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Senators call for the elimination of DWI checkpoint apps this week

On Behalf of | Mar 25, 2011 | Drunk Driving |

Smartphone software applications, or “apps,” are all the rage right now in North Carolina and throughout the entire nation. So much so, that multiple companies have taken steps to develop applications to alert drivers of intersections with red light cameras, the location of speed traps and DWI checkpoints. The creators of these apps maintain their purpose is to get drivers thinking twice about drunk driving, but a group of U.S. senators is not convinced.

The buzz
Earlier this week, four senators from states across the nation collectively sent letters to Google, Apple and Research in Motion (RIM) asking that they pull certain “DWI apps” from their inventory, as they believe such Smartphone programs encourage drunk driving. It would be interesting to know what event(s) spurred these Senators to take action earlier this week, as such apps have been in existence in various forms since 2008.

Law enforcement officials maintain that DWI/DUI checkpoints are never operated in secret. While they aren’t necessarily opposed to the elimination of drunk driving checkpoint locator apps, they don’t believe the apps are the problem, rather just another manifestation of a larger issue society has with driving under the influence.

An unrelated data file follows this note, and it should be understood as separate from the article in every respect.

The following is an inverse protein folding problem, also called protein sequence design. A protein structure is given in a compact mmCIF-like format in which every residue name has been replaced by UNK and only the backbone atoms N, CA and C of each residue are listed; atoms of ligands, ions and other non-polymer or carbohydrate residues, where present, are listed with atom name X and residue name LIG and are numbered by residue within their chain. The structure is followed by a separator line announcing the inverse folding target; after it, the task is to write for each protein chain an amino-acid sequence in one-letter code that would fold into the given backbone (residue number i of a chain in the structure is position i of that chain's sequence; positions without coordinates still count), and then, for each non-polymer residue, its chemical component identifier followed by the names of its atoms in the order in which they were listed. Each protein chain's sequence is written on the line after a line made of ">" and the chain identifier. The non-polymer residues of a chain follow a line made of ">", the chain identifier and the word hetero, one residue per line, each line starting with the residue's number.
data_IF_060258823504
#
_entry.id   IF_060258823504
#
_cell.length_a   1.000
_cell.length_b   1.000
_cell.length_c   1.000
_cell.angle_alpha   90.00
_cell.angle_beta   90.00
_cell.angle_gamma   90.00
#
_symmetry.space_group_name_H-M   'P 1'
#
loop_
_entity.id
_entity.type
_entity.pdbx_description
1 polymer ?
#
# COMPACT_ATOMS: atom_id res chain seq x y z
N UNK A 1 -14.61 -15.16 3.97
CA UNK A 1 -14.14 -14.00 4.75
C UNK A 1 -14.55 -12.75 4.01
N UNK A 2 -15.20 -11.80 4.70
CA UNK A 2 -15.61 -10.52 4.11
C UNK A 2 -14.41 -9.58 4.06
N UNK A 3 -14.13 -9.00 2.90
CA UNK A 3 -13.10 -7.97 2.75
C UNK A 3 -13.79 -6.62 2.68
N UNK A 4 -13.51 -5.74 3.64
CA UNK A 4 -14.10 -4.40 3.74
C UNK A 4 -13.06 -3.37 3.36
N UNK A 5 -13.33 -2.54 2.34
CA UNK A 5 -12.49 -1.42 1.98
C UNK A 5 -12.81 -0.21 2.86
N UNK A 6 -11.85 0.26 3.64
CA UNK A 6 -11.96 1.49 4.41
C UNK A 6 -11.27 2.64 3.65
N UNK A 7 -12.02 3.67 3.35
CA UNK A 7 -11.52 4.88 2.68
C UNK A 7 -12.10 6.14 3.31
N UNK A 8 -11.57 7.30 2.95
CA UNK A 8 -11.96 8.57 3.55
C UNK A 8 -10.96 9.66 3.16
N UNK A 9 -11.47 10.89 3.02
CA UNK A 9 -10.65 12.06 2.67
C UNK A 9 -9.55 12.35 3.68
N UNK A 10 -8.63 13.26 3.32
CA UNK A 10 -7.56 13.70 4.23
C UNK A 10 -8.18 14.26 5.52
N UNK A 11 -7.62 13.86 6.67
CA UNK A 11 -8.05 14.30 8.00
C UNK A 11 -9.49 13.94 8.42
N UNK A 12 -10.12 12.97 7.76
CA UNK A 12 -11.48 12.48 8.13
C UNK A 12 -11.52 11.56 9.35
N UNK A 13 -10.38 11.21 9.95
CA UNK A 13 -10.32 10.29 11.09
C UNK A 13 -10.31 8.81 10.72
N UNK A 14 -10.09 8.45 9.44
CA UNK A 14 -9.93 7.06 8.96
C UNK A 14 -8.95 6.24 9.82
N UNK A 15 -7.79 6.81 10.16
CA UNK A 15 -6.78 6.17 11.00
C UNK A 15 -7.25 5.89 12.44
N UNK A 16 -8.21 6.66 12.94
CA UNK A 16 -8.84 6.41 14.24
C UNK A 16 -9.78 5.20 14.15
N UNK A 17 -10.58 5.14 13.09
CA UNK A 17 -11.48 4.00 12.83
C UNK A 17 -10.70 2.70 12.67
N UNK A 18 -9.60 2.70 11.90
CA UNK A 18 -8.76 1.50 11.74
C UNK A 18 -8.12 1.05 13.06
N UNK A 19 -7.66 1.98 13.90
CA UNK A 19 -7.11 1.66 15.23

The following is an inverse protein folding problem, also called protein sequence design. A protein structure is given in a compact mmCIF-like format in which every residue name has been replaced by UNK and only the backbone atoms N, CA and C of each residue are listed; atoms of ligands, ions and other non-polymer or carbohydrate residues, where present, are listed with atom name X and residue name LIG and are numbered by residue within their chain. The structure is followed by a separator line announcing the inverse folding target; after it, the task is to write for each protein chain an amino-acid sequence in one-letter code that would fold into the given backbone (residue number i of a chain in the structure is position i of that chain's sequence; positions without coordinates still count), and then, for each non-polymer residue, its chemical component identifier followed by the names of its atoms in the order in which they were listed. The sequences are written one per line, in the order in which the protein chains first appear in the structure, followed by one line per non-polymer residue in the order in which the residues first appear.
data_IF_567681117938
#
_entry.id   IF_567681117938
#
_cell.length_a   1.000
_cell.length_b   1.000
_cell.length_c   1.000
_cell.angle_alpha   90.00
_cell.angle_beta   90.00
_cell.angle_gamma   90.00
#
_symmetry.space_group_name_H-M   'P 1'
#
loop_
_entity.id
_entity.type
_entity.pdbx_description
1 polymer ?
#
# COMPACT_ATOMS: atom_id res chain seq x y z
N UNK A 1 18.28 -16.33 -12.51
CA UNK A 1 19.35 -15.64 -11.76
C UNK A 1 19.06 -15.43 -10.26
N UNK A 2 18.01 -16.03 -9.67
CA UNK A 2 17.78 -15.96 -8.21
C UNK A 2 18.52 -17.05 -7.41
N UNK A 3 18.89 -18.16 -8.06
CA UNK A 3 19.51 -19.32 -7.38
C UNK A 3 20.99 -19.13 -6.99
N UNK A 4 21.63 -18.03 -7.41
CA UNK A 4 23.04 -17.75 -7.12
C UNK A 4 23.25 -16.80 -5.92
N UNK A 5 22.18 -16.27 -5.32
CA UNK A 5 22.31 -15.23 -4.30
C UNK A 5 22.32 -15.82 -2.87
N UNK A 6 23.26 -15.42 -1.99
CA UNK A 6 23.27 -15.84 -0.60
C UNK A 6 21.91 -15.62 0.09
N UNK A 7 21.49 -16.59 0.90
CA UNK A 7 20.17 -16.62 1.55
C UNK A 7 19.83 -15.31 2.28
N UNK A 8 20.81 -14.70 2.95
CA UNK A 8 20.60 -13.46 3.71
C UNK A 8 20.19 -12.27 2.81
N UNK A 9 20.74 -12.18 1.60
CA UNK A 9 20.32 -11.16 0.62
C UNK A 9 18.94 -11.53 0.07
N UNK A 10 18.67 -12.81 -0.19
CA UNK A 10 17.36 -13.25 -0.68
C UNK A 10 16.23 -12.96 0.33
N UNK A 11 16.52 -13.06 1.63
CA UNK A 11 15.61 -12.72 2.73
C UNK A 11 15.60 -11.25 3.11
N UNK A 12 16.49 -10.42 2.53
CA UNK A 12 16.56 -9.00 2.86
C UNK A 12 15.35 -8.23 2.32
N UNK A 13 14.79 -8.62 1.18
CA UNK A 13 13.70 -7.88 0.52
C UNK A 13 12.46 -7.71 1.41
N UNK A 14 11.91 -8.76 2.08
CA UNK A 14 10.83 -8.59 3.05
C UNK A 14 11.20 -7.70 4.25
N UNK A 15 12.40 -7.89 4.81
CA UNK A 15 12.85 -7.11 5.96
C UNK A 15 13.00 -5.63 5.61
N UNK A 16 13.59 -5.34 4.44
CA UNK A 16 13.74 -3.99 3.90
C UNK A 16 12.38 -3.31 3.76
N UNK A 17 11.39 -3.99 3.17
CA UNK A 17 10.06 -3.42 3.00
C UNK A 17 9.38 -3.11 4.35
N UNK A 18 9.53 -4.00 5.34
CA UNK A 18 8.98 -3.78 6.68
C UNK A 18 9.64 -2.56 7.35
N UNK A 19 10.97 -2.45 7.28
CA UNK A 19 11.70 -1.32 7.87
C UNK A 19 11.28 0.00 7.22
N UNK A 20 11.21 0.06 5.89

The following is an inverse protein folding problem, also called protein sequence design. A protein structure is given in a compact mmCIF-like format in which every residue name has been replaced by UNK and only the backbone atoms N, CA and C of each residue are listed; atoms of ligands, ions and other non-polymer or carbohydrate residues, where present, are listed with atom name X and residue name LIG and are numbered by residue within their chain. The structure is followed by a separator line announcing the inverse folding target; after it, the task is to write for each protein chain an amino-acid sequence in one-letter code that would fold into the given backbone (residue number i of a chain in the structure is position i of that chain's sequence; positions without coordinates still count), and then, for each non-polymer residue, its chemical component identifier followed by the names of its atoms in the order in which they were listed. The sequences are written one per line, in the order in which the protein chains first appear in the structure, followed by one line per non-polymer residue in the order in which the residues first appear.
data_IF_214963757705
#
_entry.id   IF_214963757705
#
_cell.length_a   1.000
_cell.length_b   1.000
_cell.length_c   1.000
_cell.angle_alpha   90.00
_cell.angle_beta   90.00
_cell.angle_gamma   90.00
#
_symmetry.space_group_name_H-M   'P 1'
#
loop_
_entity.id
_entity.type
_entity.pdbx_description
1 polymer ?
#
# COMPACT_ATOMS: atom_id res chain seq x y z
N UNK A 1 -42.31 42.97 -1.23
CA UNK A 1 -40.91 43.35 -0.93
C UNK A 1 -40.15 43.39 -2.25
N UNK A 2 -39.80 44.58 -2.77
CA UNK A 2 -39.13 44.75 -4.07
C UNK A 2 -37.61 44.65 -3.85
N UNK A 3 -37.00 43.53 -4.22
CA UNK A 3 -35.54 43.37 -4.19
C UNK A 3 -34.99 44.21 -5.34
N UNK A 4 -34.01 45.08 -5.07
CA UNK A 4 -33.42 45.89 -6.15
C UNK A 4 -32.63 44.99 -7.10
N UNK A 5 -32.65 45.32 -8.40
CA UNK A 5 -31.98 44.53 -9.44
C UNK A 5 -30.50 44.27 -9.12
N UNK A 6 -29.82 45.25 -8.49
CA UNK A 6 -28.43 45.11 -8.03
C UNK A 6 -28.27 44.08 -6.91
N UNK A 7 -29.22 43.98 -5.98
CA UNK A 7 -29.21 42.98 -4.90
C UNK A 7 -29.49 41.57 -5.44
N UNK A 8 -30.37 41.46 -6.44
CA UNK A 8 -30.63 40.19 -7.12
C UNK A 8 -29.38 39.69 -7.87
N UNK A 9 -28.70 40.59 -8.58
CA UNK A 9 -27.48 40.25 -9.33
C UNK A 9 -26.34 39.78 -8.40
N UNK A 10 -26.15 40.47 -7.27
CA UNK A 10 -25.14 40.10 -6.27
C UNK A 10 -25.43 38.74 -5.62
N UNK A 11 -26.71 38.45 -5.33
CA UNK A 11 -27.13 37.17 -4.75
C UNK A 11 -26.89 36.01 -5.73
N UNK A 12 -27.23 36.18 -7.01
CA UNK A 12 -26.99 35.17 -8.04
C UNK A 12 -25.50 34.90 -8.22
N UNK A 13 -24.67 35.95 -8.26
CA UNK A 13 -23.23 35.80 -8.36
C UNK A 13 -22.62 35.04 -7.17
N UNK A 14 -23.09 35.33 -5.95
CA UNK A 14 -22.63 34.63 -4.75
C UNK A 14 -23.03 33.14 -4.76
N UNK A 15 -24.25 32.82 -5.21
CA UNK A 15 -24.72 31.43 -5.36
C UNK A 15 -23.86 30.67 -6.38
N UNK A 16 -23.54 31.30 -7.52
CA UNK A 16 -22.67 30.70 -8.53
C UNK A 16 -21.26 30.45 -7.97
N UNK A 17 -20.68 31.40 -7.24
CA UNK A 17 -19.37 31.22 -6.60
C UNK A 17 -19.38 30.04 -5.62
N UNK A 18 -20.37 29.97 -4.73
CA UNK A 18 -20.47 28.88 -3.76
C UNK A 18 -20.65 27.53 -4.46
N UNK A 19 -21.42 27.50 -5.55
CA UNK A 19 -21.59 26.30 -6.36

The apps
For just $4.99, currently anyone can purchase “Checkpointer” from the Apple App store, “Checkpoint Wingman” and “Buzzed” for less than that, and “Mr. D.U.I.” or “Tipsy” for free. Though these free apps will alert you of DUI checkpoints and even estimate your BAC level based on weight, number of drinks consumed and time span consumed within, their ultimate purpose is to get you in touch with a DUI lawyer should you get pulled over while intoxicated.

As a result of the senators’ letter, “PhantomAlert,” the most robust and expensive of all such apps, was suspended from sale by RIM this week, though current users of the app appear to be unaffected as of yet. Google made note that policies concerning software run on their Android platform appear not to have been violated by the makers of these drunk driving apps. Apple had yet to make a public response to the senators’ letter as of late Wednesday.

It will be interesting to see if lawmakers will pursue this matter further with actual legislation as well as how much of a factor public opinion and popularity of these apps will play in swaying their decision to act or not.

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